2- Squinting or closing one eye while reading or watching television
3- Crossed or turned eye
4- Turning or tilting the head when looking at an object
Note: Children rarely complain of poor vision. They are able to adapt very easily to most visual impairments. Parents must be very observant of young children and should have a routine eye exam performed by the age of 2-3 to detect potential problems.
Amblyopia Detection and Diagnosis
When amblyopia is suspected, the consultant will evaluate the following: vision, eye alignment, eye movements, and fusion (the brain’s ability to blend two images into a single image).
The treatment for amblyopia depends on the underlying problem. In some cases, the strong eye is temporarily patched so the child is forced to use the weaker eye. For children with problems relating to a refractive error, glasses may be necessary to correct vision. Problems that impair vision such as cataracts or droopy eyelids often require surgery. Regardless of the treatment required, it is of utmost importance that intervention is implemented as early as possible before the child’s brain learns to permanently suppress or ignore the eye.
Nearsightedness or myopia, occurs when light entering the eye focuses in front of the retina instead of directly on it. This is caused by a cornea that is steeper, or an eye that is longer, than a normal eye. Nearsighted people typically see well up close, but have difficulty seeing far away.
This problem is often discovered in school-age children who report having trouble seeing the chalkboard. Near-sightedness usually becomes progressively worse through adolescence and stabilizes in early adulthood. It is an inherited problem.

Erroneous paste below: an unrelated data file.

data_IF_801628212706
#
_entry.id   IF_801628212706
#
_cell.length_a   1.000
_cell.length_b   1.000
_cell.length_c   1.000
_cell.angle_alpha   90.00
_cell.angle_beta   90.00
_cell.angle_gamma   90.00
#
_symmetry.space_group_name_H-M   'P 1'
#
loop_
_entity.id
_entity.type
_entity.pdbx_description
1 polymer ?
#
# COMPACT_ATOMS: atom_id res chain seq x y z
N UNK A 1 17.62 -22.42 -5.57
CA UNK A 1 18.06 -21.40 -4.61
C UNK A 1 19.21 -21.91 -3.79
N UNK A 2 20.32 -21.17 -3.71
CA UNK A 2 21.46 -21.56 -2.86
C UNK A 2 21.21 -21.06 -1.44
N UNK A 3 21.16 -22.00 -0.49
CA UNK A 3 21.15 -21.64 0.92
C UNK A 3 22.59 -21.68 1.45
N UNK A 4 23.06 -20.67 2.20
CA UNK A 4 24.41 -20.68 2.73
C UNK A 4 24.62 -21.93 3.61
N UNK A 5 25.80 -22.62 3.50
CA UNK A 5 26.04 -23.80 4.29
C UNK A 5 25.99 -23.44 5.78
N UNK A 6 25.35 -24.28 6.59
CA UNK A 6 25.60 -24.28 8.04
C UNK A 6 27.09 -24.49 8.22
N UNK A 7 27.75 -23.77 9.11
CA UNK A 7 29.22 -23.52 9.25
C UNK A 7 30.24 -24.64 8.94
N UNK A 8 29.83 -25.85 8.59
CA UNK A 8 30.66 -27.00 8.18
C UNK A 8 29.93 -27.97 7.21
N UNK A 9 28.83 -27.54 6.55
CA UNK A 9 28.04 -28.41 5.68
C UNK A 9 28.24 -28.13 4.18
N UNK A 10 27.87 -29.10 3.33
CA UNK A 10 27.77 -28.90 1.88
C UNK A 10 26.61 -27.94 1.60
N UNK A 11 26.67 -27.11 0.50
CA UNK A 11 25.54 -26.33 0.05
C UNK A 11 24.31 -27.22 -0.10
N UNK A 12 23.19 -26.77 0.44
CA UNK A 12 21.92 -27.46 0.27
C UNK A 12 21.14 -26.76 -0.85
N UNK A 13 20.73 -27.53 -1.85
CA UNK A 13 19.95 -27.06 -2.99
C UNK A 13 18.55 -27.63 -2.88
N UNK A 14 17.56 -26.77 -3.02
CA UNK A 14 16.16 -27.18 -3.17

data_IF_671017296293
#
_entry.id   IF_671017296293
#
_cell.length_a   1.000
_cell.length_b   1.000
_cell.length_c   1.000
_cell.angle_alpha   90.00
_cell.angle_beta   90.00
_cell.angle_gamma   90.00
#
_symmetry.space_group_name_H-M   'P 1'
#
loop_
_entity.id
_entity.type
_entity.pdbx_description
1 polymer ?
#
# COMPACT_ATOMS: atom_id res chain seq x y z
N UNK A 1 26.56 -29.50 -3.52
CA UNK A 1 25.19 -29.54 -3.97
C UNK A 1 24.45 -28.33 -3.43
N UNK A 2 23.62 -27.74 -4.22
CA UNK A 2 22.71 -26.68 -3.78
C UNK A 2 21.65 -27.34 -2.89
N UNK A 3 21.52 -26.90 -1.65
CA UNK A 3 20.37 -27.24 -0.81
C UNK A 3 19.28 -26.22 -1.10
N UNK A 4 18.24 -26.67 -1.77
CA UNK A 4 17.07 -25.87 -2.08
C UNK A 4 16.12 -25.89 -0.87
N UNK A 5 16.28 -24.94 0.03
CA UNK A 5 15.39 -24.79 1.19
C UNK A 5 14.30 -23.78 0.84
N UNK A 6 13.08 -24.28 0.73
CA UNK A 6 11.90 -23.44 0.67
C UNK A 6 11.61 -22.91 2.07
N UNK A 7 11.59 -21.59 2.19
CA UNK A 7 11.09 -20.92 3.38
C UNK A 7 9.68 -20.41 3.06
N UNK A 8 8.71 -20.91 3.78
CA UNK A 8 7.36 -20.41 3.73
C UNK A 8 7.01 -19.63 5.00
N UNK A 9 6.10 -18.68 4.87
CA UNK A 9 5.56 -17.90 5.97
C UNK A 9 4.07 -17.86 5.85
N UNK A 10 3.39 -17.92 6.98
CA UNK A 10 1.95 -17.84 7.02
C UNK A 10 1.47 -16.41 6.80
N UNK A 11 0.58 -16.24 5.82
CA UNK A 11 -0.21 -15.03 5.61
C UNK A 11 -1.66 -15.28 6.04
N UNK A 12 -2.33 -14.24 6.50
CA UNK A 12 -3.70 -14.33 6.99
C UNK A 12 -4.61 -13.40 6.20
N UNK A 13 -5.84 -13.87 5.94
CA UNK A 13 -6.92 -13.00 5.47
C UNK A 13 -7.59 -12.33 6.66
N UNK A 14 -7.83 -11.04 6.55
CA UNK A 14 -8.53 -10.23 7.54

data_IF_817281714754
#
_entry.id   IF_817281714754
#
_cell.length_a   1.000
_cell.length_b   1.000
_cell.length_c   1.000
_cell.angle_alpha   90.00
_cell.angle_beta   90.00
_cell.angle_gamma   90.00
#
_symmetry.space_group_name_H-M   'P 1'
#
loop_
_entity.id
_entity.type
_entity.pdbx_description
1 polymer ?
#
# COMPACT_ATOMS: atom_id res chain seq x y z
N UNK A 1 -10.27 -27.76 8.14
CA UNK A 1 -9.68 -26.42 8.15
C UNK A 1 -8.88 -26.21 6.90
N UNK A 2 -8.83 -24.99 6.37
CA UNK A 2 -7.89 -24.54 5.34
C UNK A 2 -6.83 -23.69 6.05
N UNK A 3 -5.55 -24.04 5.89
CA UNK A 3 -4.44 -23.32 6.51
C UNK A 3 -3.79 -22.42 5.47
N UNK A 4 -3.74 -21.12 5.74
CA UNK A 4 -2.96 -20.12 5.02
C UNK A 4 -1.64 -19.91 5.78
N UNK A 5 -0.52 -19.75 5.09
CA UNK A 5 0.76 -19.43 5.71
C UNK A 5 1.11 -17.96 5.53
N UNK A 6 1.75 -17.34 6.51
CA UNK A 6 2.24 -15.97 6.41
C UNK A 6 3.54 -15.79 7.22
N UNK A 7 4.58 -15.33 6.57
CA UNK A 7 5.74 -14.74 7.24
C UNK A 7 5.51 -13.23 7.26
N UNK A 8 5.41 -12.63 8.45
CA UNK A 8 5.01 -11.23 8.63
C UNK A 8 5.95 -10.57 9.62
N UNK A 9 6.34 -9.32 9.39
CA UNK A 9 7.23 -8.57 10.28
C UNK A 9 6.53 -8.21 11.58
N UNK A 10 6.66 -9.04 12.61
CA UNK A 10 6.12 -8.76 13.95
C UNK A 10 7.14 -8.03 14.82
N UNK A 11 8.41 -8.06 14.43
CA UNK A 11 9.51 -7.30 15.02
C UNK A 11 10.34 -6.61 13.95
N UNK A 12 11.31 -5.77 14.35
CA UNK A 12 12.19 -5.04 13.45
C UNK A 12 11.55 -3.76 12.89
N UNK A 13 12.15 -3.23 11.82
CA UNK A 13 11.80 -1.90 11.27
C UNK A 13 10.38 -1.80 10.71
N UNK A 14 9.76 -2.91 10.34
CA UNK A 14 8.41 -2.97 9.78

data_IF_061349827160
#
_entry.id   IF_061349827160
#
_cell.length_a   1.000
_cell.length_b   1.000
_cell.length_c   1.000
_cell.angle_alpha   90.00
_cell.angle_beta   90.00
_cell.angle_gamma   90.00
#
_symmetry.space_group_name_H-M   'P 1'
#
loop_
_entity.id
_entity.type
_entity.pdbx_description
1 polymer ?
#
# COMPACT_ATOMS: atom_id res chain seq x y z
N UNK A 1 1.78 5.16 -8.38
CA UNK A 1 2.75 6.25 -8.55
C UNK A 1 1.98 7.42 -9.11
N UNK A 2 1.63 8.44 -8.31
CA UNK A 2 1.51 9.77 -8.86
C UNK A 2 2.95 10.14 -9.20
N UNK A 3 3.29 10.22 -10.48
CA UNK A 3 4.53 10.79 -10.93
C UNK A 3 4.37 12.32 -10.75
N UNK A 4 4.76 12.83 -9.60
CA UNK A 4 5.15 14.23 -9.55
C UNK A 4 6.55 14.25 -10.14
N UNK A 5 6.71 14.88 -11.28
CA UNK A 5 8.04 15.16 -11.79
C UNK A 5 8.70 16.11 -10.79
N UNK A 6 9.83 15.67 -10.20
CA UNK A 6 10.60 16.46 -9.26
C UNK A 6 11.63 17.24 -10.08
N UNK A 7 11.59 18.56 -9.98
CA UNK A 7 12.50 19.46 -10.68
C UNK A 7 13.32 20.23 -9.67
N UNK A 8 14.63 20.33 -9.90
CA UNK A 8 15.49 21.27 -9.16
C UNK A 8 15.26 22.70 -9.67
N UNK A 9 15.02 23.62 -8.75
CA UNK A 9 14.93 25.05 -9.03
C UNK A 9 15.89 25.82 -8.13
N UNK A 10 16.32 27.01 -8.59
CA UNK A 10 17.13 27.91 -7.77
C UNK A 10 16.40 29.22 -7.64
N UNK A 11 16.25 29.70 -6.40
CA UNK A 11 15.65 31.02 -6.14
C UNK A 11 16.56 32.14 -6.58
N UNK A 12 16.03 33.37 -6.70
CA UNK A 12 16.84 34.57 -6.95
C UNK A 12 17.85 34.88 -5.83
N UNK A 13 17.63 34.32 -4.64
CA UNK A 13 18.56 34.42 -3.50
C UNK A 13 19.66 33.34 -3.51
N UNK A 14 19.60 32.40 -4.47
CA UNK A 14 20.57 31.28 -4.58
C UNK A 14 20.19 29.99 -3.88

Myopia Signs and Symptoms
- Blurry distance vision
- Vision seems clearer when squinting
Myopia Detection and Diagnosis
Nearsightedness is detected with a vision test and refraction.
The treatment for nearsightedness depends on several factors such as the patient’s age, activities, and occupation. Vision can corrected with glasses, contacts, or surgery. Refractive procedures such as LASIK can be considered for adults when the prescription has remained stable for at least one year.
Farsightedness or Hyperopia, occurs when light entering the eye focuses behind the retina, instead of directly on it. This is caused by a cornea that is flatter, or an eye that is shorter, than a normal eye. Farsighted people usually have trouble seeing up close, but may also have difficulty seeing far away as well.
Young people with mild to moderate hyperopia are often able to see clearly because their natural lens can adjust, or accommodate to increase the eye’s focusing ability. However, as the eye gradually loses the ability to accommodate (beginning at about 40 years of age), blurred vision from hyperopia often becomes more apparent.
Hyperopia Signs and Symptoms
Difficulty seeing up close
Blurred distance vision (occurs with higher amounts of hyperopia)
Eye fatigue when reading
Eye strain (headaches, pulling sensation, burning)
Crossed eyes in children
Hyperopia Detection and Diagnosis
Hyperopia is detected with a vision test called a refraction. Young patients’ eyes are dilated for this test so they are unable to mask their farsightedness with accommodation. This is called a wet refraction.
The treatment for hyperopia depends on several factors such as the patient’s age, activities, and occupation. Young patients may or may not require glasses or contact lenses, depending on their ability to compensate for their farsightedness with accommodation. Glasses or contact lenses are required for older patients.